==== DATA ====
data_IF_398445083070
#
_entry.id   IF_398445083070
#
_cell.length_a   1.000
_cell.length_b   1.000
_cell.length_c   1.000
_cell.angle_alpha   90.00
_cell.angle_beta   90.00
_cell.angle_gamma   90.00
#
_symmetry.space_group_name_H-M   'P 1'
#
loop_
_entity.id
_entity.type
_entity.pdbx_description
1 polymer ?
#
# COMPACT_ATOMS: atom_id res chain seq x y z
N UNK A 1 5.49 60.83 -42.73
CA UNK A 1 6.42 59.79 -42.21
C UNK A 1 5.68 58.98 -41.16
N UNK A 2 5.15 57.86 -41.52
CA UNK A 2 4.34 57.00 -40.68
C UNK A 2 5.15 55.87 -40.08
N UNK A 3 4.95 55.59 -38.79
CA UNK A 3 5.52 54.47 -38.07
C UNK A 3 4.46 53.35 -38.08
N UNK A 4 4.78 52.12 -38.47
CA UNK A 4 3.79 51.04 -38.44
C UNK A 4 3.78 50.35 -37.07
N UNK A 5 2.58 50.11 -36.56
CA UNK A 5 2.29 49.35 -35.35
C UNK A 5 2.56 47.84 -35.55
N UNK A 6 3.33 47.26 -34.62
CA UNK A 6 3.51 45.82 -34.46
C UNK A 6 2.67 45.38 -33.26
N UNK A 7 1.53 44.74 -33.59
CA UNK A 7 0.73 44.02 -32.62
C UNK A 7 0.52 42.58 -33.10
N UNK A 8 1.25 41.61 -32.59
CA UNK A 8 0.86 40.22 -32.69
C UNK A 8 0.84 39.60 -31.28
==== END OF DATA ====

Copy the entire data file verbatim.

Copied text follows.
data_IF_398445083070
#
_entry.id   IF_398445083070
#
_cell.length_a   1.000
_cell.length_b   1.000
_cell.length_c   1.000
_cell.angle_alpha   90.00
_cell.angle_beta   90.00
_cell.angle_gamma   90.00
#
_symmetry.space_group_name_H-M   'P 1'
#
loop_
_entity.id
_entity.type
_entity.pdbx_description
1 polymer ?
#
# COMPACT_ATOMS: atom_id res chain seq x y z
N UNK A 1 5.49 60.83 -42.73
CA UNK A 1 6.42 59.79 -42.21
C UNK A 1 5.68 58.98 -41.16
N UNK A 2 5.15 57.86 -41.52
CA UNK A 2 4.34 57.00 -40.68
C UNK A 2 5.15 55.87 -40.08
N UNK A 3 4.95 55.59 -38.79
CA UNK A 3 5.52 54.47 -38.07
C UNK A 3 4.46 53.35 -38.08
N UNK A 4 4.78 52.12 -38.47
CA UNK A 4 3.79 51.04 -38.44
C UNK A 4 3.78 50.35 -37.07
N UNK A 5 2.58 50.11 -36.56
CA UNK A 5 2.29 49.35 -35.35
C UNK A 5 2.56 47.84 -35.55
N UNK A 6 3.33 47.26 -34.62
CA UNK A 6 3.51 45.82 -34.46
C UNK A 6 2.67 45.38 -33.26
N UNK A 7 1.53 44.74 -33.59
CA UNK A 7 0.73 44.02 -32.62
C UNK A 7 0.52 42.58 -33.10
N UNK A 8 1.25 41.61 -32.59
CA UNK A 8 0.86 40.22 -32.69
C UNK A 8 0.84 39.60 -31.28